Two projects running in Wales are trying to check the spread of the invasive plant Japanese knotweed.
One run by the University of Glamorgan is mapping the plant's spread with satellite technology, and looking at using native fungi to attack it.
The other sees a Japanese insect, which preys on the plant, being released, with Swansea the likely location.
The plant costs millions each year to eradicate, with councils, householders and businesses footing the bill.
It grows rapidly and can break through hard surfaces, causing structural damage to properties.
Nowhere has been more linked to the problematic plant than Swansea, which has been dubbed "knotweed capital" due to its prevalence in the area.
Swansea council even went as far as to employ a "knotweed officer" in its environment department, one of whose main duties was to tackle the problem in the city.
The amount of the plant present - estimated to be 62,000 tonnes - made it the probable location of one of a number of trial sites where the psyllid insect is being released in the UK in an attempt to contain the plant's growth.
The exact locations, either two or three in the UK, are being kept secret by the Centre for Agricultural Bioscience International, the organisation running the trials.
At the University of Glamorgan near Pontypridd, head of biology research Professor Denis Murphy is leading work on developing satellite technology to image knotweed from above.
He said: "We won't need people on the ground walking around identifying it.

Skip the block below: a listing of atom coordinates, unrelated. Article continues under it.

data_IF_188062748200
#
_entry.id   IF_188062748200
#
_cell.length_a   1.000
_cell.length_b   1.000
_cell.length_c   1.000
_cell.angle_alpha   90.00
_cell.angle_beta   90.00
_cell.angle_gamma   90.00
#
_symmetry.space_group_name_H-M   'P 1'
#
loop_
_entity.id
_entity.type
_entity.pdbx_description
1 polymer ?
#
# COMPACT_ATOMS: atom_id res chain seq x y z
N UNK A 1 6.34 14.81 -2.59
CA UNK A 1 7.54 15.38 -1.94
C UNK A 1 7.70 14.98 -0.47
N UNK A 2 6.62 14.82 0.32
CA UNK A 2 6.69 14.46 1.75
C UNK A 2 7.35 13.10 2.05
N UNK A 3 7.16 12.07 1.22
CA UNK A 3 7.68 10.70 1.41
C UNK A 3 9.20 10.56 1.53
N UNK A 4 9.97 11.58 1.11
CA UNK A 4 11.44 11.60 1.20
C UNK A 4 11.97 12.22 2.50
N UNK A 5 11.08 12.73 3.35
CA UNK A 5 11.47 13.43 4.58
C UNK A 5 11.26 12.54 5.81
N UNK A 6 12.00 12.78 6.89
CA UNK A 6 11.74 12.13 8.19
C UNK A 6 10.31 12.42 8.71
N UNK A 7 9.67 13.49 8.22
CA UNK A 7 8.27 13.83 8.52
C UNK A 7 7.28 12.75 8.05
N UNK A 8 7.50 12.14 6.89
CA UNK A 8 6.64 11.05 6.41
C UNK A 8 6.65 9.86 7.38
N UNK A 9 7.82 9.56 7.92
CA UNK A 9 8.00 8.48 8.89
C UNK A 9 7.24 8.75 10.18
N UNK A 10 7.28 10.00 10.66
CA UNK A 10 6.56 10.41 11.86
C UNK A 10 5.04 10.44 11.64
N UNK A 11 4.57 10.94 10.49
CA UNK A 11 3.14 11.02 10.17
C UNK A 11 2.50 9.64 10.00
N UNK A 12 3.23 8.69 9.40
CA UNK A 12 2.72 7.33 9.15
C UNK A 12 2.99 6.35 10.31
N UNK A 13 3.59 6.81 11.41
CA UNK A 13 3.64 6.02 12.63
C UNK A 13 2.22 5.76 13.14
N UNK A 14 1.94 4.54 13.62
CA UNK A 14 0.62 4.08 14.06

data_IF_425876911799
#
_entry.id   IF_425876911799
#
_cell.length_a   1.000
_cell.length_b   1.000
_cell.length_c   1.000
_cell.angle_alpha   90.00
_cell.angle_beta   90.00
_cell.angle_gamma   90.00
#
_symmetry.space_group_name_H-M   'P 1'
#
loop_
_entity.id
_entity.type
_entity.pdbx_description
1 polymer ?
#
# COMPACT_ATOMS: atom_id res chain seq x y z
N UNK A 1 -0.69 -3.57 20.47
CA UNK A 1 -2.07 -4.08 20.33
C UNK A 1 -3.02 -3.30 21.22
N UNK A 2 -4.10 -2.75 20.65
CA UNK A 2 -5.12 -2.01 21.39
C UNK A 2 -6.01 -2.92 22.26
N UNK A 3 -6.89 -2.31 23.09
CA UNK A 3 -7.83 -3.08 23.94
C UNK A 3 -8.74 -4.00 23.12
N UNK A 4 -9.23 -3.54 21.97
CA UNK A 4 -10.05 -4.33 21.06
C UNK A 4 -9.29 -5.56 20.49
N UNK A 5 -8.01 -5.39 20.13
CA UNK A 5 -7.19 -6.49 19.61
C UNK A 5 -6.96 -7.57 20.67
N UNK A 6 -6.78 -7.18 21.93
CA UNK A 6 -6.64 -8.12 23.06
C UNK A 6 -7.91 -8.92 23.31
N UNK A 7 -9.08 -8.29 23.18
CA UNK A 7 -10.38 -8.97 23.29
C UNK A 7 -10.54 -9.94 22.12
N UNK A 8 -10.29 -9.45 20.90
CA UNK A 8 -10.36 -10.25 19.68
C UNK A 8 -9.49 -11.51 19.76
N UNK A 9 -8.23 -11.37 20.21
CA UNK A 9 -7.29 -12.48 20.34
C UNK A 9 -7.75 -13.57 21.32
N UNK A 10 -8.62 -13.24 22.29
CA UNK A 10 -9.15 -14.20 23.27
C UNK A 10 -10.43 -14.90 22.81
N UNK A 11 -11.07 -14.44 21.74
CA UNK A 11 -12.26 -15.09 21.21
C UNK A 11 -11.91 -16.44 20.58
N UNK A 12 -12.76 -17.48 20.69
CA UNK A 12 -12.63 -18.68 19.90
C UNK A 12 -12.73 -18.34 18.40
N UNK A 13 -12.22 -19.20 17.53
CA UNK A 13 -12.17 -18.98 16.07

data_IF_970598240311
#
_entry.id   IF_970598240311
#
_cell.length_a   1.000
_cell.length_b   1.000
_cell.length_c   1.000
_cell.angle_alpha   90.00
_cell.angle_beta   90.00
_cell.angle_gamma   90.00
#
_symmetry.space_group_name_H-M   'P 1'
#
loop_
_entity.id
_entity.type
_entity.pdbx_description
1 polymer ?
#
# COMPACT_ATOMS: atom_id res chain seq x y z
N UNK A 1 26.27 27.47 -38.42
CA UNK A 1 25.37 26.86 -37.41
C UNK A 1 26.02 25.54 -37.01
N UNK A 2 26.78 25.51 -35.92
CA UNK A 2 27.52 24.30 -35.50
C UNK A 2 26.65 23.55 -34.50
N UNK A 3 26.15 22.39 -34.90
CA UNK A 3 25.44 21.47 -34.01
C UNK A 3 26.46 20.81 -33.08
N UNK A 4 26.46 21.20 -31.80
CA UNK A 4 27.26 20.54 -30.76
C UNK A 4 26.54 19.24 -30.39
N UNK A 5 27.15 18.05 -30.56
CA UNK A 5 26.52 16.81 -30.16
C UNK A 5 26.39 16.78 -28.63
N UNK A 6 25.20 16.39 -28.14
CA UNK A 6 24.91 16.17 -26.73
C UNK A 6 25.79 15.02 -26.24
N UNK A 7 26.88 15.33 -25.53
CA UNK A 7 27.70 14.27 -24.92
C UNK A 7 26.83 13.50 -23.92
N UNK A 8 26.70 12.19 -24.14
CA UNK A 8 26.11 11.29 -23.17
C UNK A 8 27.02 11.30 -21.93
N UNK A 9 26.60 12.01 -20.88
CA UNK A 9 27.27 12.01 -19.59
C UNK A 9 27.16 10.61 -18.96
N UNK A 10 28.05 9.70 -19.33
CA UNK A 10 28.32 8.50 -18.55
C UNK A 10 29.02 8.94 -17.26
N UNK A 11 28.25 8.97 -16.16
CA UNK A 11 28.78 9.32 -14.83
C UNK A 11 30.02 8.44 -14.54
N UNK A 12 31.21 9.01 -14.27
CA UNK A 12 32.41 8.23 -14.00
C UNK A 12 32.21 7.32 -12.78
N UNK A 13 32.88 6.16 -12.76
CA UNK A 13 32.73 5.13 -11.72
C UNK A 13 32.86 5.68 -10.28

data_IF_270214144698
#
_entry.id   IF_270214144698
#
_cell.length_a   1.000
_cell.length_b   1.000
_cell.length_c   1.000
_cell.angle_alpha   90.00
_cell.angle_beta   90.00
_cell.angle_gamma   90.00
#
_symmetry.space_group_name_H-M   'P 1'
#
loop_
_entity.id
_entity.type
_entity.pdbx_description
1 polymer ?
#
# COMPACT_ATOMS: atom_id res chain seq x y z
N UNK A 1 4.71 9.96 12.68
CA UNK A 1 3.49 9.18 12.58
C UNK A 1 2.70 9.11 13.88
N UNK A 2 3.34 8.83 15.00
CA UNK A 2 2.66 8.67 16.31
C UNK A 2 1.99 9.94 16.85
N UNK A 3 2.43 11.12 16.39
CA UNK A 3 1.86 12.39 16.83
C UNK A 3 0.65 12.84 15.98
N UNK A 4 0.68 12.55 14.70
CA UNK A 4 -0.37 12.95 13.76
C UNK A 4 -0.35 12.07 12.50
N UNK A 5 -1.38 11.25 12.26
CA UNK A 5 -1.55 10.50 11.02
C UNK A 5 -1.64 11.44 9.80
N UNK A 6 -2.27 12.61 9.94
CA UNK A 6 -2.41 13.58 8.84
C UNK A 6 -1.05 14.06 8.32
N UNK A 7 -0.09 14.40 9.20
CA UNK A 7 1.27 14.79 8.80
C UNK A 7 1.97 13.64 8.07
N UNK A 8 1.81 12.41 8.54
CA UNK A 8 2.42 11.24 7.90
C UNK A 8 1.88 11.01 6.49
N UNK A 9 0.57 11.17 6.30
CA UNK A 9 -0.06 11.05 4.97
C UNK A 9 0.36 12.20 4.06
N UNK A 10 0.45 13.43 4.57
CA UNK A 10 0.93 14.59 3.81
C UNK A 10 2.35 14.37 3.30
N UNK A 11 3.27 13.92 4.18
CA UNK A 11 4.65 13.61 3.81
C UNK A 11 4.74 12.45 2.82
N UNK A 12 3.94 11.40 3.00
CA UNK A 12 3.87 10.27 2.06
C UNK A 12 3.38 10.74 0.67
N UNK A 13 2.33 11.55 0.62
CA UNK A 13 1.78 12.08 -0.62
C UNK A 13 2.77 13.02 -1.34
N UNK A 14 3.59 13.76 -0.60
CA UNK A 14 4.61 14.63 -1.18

"It's particularly useful looking at its spread. We have submitted that for publication and we're hoping that system's being adopted.
"We're also looking at the biology of knotweed and why it's able to spread so easily.
"One of the things seem to be that it's resistant to a lot of the diseases that attack other plants.
"We have detailed a couple of fungi that may work. If they really do attack the plant we could use it in the future."
Professor Murphy said their research suggested the plant seemed to grow very easily in poor soil.
"It makes the soil even poorer, so other plants can't compete with it. It seems to stop animals getting into the soil and other plants growing so the soil becomes impoverished," he explained.
"It really sets up its own ecosystem."
The team are cautious about the Cabi project involving the psyllid insect as it means importing yet another alien species to the UK.
"We're a bit concerned that it could start attacking other plants so we'd rather use something which is native," Professor Murphy said.
Asked why the native fungi being investigated had not already started attacking knotweed, he said the plant was only introduced to the UK at the start of the 19th Century which in evolutionary terms was "nothing".
The fungi are also not likely to be in close proximity to the places where knotweed grows.
The project would look to give nature a helping hand by introducing a fungus directly to the plant.
He added: "The fungus will probably eventually start attacking knotweed but it could take 400 years. We don't want to wait that long."
Djamila Djeddour from the Cabi knotweed team said there had been widespread consultation over the safety of the psyllid and the research had been peer-reviewed prior to the trials beginning.
"The science has shown the insect to be a knotweed specialist and we have undertaken years of research to assess safety and highlight any potential risks to non-target plants," she added.